RabbitMq, SqlServer, EF Core and Outbox

Do you have a sample showing how a DbContext (scoped in the container) can participate in the Outbox Transaction?

I expect to use my Services, Repositories and therefore DbContext as always via dependencies in the MessageHandler (no newing)

Thanks

@Stig_Christensen:

We have a few samples/articles that may help you:

My colleague Ramon also has a sample that may help that uses Outbox with EF and the handler. It is a bit old but it will show you the basics:

Thanks. I might be wrong, but the linked documentation and the GitHub repo doesn’t show this combination.

The problem is that the scoped DbContext from the IOC container (MS) should use the same transaction/connection as the Outbox logic. This without newing the DbContext in the handler.

If you are willing to take a dependency on NSB within your EF configuration, you can use a DbContextFactory approach to set the external outbox connection and transaction.

Take a look at this EF Core article: Advanced Performance Topics | Microsoft Learn

The concept will be the same (paraphrasing to your use case):

Register a context factory as a Singleton service:

builder.Services.AddDbContextFactory<SomeDbContext>(
    o => o.UseSqlServer() // use this override that doesnt provide a connection or connection string);

Next, write a custom context factory which gets a context from the Singleton factory we registered, and injects the outbox connection into context instances it hands out:

public class OutboxDbContextFactory<TDbContext> : IDbContextFactory<TDbContext>
{
    private readonly ISqlStorageSession _storage;
    private readonly IDbContextFactory<TDbContext> _innerFactory
    public OutboxDbContextFactory(IDbContextFactory<TDbContext> innerFactory, ISqlStorageSession storage)
    {
        //add null checks       

        _storage = storage; 
        _innerFactory = innerFactory;
    }

    public TDbContext CreateDbContext()
    {
        //potentially check if storage.Connection / Transaction are null

        //if you don't expect all injections to happen within a handler,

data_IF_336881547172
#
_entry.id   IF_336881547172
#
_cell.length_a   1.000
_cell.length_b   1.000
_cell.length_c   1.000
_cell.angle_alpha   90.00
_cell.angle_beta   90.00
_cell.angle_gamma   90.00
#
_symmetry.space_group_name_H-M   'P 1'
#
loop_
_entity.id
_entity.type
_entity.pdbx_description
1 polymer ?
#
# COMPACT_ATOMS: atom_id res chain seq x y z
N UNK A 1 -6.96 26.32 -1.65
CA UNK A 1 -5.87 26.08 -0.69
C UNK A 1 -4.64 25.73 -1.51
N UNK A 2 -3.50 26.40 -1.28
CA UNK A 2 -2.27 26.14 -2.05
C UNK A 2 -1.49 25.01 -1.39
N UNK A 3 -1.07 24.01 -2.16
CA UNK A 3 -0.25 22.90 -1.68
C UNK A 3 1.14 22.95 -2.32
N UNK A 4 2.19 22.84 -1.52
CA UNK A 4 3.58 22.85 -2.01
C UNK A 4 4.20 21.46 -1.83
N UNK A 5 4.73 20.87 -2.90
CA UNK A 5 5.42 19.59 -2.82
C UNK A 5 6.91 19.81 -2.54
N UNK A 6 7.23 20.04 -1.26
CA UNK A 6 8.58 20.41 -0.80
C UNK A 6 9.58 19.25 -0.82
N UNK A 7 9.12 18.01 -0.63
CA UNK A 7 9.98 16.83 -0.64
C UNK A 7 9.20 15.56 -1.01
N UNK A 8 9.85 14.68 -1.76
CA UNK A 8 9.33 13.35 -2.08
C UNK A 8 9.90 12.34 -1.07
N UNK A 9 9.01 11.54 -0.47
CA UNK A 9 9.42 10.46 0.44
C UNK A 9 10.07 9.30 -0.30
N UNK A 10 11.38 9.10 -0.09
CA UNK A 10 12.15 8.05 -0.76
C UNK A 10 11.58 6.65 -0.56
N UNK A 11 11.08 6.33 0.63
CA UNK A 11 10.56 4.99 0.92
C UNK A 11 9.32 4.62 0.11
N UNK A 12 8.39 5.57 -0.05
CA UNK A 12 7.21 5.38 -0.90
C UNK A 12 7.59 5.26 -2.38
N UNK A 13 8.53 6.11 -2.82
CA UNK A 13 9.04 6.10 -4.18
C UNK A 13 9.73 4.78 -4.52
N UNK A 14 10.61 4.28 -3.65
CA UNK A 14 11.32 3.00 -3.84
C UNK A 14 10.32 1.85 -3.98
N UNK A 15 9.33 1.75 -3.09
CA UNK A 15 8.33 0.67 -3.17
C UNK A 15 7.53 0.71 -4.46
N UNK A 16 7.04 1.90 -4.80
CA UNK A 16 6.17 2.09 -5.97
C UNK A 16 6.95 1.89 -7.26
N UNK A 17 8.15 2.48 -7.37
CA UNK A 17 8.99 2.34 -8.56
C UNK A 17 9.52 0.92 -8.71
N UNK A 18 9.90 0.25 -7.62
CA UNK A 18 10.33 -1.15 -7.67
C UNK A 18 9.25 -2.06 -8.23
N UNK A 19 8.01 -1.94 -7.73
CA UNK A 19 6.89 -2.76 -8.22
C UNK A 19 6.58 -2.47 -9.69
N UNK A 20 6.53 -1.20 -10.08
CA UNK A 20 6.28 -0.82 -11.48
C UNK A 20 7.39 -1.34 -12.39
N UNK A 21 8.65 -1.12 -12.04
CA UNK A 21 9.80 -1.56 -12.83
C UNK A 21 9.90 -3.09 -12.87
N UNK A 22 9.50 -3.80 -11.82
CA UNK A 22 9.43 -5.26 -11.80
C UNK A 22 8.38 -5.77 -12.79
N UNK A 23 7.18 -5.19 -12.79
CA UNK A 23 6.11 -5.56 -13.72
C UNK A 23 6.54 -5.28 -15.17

//a better approach is to inject IServiceProvider and call _services.GetService<ISqlStorageSession>() and check for null

        var context = _innerFactory.CreateDbContext();
        context.Database.SetDbConnection(_storage.Connection);

        //Use the same underlying ADO.NET transaction
        context.Database.UseTransaction(_storage.Transaction);

        //Ensure context is flushed before the transaction is committed
        _storage.OnSaveChanges((s, token) => context.SaveChangesAsync(token));

        return context;
    }
}

Once we have our custom context factory, register it as a Scoped service:

builder.Services.AddScoped<OutboxDbContextFactory<SomeDbContext>>();

Finally, arrange for a context to get injected from our Scoped factory:

builder.Services.AddScoped(
    sp => sp.GetRequiredService<OutboxDbContextFactory<SomeDbContext>>().CreateDbContext());

As this point, your endpoints automatically get injected with a context instance that has the right outbox connection, without having to know anything about it.

Bonus points if you want to create an extension method to wire it all up:

public static class OutboxDbContextExtensions
{
    public static void AddDbContextWithOutboxConnection<TDbContext>(this IServiceCollection services, Action<DbContextOptionsBuilder<TDbContext>> builder)